What I find most uncomfortable about this play is how something relentlessly negative about working-class London gets so much praise. I realise Stephen Berkoff came from that background so maybe that was his own memories of what things were like, but I really don’t like the swiftness of the rest of the literary world to leap on this as if the observations of one writer validates their idea of what the prole are like. I must stress for a moment that I don’t believe for a moment that is what this company thinks about the working class, and if there is any attitude problem it’s with the literary establishment as a whole, particularly those in the 1970s when this play first became all the rage. Now, I’m prepared to consider that there might be something I’ve missed. But I cannot imagine this sort of depiction being tolerated for any other disadvantaged group. And you would not get off the hook by saying you weren’t looking deeply enough.

It is a shame that such a good performance from the ensemble is mixed with very different feelings for the script. I have no doubts that they will do other performances which will cause the scripts to shine. And for the seeming majority of literary critics who see this as a work of genius, I’m sure they’ll approve of this adaptation. But for me, this was my chance to see this on stage as it’s intended to come across – and I don’t get it. Sorry.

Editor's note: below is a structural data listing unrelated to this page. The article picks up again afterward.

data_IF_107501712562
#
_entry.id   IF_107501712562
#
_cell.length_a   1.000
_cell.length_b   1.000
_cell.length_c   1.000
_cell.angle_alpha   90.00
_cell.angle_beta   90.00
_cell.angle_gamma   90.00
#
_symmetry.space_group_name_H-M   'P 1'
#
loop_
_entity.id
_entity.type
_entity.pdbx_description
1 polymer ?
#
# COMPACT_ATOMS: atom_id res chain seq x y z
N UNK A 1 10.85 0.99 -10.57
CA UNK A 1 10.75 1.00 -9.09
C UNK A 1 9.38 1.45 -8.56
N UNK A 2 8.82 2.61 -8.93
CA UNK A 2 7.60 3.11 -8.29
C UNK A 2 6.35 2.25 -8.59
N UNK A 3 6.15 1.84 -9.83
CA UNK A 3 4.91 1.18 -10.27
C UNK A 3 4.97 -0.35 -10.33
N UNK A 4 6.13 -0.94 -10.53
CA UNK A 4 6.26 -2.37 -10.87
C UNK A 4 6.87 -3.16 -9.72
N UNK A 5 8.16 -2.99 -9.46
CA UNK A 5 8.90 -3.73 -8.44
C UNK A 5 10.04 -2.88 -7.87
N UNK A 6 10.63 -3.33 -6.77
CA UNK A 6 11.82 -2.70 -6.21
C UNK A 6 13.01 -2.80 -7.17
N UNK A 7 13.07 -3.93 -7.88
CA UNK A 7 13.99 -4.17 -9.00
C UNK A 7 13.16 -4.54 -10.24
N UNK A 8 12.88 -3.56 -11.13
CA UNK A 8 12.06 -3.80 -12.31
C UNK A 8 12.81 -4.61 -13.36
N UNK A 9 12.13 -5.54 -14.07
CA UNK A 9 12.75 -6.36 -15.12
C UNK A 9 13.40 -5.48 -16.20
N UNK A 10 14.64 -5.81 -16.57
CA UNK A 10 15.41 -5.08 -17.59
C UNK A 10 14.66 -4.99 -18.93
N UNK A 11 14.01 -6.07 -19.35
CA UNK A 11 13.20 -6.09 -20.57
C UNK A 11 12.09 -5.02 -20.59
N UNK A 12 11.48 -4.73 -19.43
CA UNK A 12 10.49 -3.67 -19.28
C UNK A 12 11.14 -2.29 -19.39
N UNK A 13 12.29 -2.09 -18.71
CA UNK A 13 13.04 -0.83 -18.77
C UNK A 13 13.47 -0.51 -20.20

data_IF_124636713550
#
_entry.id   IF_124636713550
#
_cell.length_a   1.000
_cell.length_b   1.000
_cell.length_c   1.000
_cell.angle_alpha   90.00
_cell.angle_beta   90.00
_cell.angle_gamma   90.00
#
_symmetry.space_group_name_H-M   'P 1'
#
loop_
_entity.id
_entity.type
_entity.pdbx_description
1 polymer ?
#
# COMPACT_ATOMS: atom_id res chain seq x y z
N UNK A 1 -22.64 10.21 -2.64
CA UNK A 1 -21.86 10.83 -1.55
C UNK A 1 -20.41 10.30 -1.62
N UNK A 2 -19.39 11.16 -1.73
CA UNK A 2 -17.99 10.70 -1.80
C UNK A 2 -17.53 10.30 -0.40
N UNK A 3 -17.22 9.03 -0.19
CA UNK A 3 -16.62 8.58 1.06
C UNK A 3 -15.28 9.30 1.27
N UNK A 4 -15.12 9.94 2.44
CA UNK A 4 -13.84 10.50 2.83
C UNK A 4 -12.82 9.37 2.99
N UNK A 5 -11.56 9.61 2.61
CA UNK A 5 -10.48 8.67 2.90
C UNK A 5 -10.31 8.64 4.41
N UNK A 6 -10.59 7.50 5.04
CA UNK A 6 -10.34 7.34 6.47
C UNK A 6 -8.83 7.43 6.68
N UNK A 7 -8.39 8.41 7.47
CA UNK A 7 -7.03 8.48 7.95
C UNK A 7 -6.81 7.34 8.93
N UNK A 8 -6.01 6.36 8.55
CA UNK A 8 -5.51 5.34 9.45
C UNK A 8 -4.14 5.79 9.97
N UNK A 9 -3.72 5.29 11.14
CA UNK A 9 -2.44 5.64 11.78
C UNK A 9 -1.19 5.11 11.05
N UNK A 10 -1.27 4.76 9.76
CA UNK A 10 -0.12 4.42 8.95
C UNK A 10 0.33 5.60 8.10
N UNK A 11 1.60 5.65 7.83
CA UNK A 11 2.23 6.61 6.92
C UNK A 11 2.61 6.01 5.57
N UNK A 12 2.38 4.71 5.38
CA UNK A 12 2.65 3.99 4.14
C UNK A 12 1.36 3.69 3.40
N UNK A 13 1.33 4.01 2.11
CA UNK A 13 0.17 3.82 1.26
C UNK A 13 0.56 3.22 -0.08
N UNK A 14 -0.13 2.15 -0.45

Sunday 18th August, 9.30 a.m.: A landmark yesterday: my first full day of Edinburgh Fringe viewing done entirely on press tickets. So I’ve got some new reviews to catch up on, but I’m going to start with Princess Party because this one I think could do with some more publicity.

Princess Party is fun for everyone, but something I’d especially recommend to actors making money on the side dressing up as Disney Princesses for children’s parties. I’ve heard numerous stories of these parties, especially where the parents have way to much cash to splash. However, these anecdotes pale into insignificance compared to the stories from Beverly Hills, where there are obscenely rich people in their obscenely extravagant using their children’s parties, I suspect, to one-up their obscenely rich friends and show how much richer they are.